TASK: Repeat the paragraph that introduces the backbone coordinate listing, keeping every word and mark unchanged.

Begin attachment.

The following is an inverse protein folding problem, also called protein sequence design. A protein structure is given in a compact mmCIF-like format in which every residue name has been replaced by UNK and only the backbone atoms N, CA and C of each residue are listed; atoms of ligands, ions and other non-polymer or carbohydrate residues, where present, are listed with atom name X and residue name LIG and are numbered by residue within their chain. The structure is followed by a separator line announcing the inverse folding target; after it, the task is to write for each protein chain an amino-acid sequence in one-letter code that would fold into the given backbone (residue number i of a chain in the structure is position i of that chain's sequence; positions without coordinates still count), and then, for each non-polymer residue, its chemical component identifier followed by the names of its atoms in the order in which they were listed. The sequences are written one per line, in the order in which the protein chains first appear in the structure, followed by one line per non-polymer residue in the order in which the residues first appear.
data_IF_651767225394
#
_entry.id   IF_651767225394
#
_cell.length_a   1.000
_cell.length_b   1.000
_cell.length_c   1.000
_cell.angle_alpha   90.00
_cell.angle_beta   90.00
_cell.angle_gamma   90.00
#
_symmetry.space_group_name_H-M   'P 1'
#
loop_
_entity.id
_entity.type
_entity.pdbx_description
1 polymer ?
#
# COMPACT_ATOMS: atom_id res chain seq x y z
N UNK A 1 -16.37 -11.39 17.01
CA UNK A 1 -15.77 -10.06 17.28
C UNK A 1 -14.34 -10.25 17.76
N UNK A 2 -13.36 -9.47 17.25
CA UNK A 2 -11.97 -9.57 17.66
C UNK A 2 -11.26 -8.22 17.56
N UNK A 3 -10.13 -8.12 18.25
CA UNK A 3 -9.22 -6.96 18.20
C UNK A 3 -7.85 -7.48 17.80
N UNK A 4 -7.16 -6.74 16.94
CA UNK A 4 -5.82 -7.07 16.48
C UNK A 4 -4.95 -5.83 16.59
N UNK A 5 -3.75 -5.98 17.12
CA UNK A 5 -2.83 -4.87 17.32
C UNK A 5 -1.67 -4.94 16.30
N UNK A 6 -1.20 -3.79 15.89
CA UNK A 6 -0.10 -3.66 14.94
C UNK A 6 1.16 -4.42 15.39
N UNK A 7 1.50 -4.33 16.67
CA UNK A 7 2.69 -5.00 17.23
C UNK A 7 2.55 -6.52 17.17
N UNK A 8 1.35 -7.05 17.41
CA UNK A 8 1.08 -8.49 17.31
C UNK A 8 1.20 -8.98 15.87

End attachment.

The following is an inverse protein folding problem, also called protein sequence design. A protein structure is given in a compact mmCIF-like format in which every residue name has been replaced by UNK and only the backbone atoms N, CA and C of each residue are listed; atoms of ligands, ions and other non-polymer or carbohydrate residues, where present, are listed with atom name X and residue name LIG and are numbered by residue within their chain. The structure is followed by a separator line announcing the inverse folding target; after it, the task is to write for each protein chain an amino-acid sequence in one-letter code that would fold into the given backbone (residue number i of a chain in the structure is position i of that chain's sequence; positions without coordinates still count), and then, for each non-polymer residue, its chemical component identifier followed by the names of its atoms in the order in which they were listed. The sequences are written one per line, in the order in which the protein chains first appear in the structure, followed by one line per non-polymer residue in the order in which the residues first appear.